We swung back through the south of Jordan and head north to Petra via taxi, staying at a quaint and tidy little backpacker called Petra Gate Hotel. Our taxi driver Odeh spoke perfect English and invited us to his home for some tea before dropping us off at the hostel. We talked of the difference between Muslims and Westerners when it comes to marriage and learned that Muslim men are able to marry more than one woman. ´´No secrets in the Muslim family and no mistress like in the West´´ Odeh told us with a smile, adding that he only had one wife and that ´´is enough.´´ We drove by a large group of people on they way to the hostel playing soccer near a bus. Odeh pointed to them and said ´´see, that is one family. Four wives and over 20 children.´´ Even the previous King Hussein had four wives but current King Abdullah has one. Apparently it is a choice for the family to make and it is not frowned upon.
In the lobby, we met two great American travelers, Regina and David, and spent the evening sharing stories with them and gearing up for our early morning to the historical city of Petra.
We purchased the 2-day pass to the site and proceeded through the Siq, a winding, narrow pathway in the midst of large sandstone bluffs before arriving at the main attraction, the treasury building. The treasury building gained a bit of notoriety after being featured as the site where Indiana Jones found the Holy Grail in the Last Crusade. Most features in the ancient city of Petra are carved into the sandstone. For some additional history of the site, click here. Be sure to check out the photos as well. After snapping some photos we continued on past the Tomb and climbed the numerous stairs to the Monastery, which I actually found more impressive than the Treasury as it is bigger and looking to the West you can see Israel. We relaxed for a while at the summit and were given some Bedouin Tea, black tea and sugar steeped with sage leaves, by a local Bedouin jeweler. Descending the mountain, we returned to our hostel by 11 a.m. to beat the afternoon heat and returned later in the evening to watch the sunrise. On the second day, we ventured back to Petra and climbed up the backside of the tomb to have a birds-eye view of the Treasury before heading back to catch our bus to Amman.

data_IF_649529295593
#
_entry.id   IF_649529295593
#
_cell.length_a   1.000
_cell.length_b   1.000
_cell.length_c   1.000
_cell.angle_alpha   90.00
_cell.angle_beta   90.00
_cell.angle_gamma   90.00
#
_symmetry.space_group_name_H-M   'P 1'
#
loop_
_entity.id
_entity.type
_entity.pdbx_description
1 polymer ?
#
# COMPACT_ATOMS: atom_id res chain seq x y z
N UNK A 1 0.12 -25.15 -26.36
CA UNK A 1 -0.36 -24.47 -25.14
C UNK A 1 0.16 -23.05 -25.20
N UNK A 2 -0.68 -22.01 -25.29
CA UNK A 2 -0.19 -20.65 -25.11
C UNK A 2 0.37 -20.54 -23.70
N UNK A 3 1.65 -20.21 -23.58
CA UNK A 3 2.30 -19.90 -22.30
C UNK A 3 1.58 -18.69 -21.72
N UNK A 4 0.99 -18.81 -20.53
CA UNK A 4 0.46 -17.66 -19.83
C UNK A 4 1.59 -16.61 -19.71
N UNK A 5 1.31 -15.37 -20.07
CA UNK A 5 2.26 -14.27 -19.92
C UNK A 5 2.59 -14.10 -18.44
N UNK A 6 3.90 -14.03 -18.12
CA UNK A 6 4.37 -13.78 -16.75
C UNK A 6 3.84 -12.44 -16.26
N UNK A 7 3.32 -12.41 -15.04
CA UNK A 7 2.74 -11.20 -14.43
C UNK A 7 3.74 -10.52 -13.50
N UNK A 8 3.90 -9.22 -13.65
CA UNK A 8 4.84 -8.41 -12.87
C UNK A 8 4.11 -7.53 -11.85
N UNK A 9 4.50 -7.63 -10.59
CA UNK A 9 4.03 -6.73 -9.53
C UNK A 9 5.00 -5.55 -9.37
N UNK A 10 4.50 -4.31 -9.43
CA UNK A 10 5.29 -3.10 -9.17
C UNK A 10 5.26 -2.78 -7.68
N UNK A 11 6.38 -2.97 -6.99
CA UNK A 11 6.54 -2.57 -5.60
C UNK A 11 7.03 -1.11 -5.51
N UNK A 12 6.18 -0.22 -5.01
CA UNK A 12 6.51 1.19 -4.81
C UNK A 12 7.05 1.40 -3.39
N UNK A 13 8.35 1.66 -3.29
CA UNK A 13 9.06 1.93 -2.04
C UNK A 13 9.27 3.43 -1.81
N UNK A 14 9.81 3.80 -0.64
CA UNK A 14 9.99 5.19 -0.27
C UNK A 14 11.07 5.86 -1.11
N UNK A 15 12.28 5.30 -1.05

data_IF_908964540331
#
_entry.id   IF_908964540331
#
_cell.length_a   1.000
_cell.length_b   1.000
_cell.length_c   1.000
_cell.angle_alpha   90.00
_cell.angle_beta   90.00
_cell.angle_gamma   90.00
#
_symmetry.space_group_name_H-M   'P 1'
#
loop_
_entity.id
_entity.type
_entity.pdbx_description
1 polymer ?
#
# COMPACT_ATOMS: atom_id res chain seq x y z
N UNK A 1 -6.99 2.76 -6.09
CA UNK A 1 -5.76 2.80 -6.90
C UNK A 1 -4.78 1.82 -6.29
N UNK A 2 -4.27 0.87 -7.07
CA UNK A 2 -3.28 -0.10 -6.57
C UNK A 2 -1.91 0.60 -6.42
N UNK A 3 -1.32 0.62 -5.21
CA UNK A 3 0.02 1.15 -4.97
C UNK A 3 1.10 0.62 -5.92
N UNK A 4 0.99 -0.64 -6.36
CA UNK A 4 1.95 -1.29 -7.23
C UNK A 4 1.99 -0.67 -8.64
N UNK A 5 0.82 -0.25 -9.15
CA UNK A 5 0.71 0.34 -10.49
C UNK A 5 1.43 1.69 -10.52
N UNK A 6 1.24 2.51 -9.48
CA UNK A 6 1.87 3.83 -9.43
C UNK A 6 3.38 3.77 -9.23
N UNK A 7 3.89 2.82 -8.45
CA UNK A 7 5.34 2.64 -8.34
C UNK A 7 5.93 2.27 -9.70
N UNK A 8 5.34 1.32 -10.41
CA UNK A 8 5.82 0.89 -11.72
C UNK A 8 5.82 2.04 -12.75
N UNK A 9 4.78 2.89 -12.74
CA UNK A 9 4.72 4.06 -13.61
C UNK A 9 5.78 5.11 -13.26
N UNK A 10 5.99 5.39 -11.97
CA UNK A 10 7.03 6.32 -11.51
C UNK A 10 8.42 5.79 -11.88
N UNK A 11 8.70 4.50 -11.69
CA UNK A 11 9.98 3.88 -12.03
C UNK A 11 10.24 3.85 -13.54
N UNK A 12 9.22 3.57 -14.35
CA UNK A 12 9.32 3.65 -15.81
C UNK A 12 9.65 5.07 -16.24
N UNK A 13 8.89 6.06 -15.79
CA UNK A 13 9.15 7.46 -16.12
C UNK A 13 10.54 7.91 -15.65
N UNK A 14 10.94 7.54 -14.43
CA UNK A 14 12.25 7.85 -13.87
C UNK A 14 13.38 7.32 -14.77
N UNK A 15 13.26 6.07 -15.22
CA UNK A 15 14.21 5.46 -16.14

We actually spent a couple of days in Amman before going to Israel but given our itinerary, decided to save it for this post. Amman doesn´t have much going for it besides previously being named Philadelphia. The sites can be seen in one day so we visited the Citadel, the Mosque, and the Roman Ampitheatre. Our hotel was named Mansour and I would recommend it to anyone travelling through Amman.
The people we met in Jordan were extremely hospitable, from Nasser at Petra Gate Hostel and our taxi driver Odeh, to Mike at Mansour Hotel in Amman. I would be lying if I said I did not have stereotypes of Muslim people before arriving in this part of the world, but I can honestly say that all of my preconceptions were thrown out the window. In the States, we are filled with negative media attention about a small group of extremists that give the faith of Islam an extremely bad name. Just as the Crusades and Inquisitions gave Christianity a bad name. We are off to Turkey next where 98% of the population claims to be Muslim, the highest percentage in the world and I am looking forward to learning more about the religion to gain a better understanding of the people and their culture.